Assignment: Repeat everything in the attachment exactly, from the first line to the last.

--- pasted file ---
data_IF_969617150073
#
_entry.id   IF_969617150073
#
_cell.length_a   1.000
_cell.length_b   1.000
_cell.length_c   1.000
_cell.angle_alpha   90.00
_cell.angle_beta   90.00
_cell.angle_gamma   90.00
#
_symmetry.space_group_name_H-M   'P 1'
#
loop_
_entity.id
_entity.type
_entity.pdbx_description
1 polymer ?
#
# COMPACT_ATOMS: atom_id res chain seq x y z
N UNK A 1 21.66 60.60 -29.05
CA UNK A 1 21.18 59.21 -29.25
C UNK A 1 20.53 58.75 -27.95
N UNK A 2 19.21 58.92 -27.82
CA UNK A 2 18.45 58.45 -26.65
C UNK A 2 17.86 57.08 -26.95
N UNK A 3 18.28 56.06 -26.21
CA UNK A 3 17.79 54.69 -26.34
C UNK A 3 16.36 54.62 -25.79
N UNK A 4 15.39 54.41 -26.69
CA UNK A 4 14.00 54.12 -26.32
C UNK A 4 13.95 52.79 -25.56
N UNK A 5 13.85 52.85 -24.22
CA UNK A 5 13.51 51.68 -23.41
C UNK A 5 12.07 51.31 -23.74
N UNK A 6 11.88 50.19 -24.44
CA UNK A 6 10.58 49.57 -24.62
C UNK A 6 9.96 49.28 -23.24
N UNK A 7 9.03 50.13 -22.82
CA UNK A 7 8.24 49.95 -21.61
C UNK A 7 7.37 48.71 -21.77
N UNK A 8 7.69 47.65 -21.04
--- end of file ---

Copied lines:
data_IF_969617150073
#
_entry.id   IF_969617150073
#
_cell.length_a   1.000
_cell.length_b   1.000
_cell.length_c   1.000
_cell.angle_alpha   90.00
_cell.angle_beta   90.00
_cell.angle_gamma   90.00
#
_symmetry.space_group_name_H-M   'P 1'
#
loop_
_entity.id
_entity.type
_entity.pdbx_description
1 polymer ?
#
# COMPACT_ATOMS: atom_id res chain seq x y z
N UNK A 1 21.66 60.60 -29.05
CA UNK A 1 21.18 59.21 -29.25
C UNK A 1 20.53 58.75 -27.95
N UNK A 2 19.21 58.92 -27.82
CA UNK A 2 18.45 58.45 -26.65
C UNK A 2 17.86 57.08 -26.95
N UNK A 3 18.28 56.06 -26.21
CA UNK A 3 17.79 54.69 -26.34
C UNK A 3 16.36 54.62 -25.79
N UNK A 4 15.39 54.41 -26.69
CA UNK A 4 14.00 54.12 -26.32
C UNK A 4 13.95 52.79 -25.56
N UNK A 5 13.85 52.85 -24.22
CA UNK A 5 13.51 51.68 -23.41
C UNK A 5 12.07 51.31 -23.74
N UNK A 6 11.88 50.19 -24.44
CA UNK A 6 10.58 49.57 -24.62
C UNK A 6 9.96 49.28 -23.24
N UNK A 7 9.03 50.13 -22.82
CA UNK A 7 8.24 49.95 -21.61
C UNK A 7 7.37 48.71 -21.77
N UNK A 8 7.69 47.65 -21.04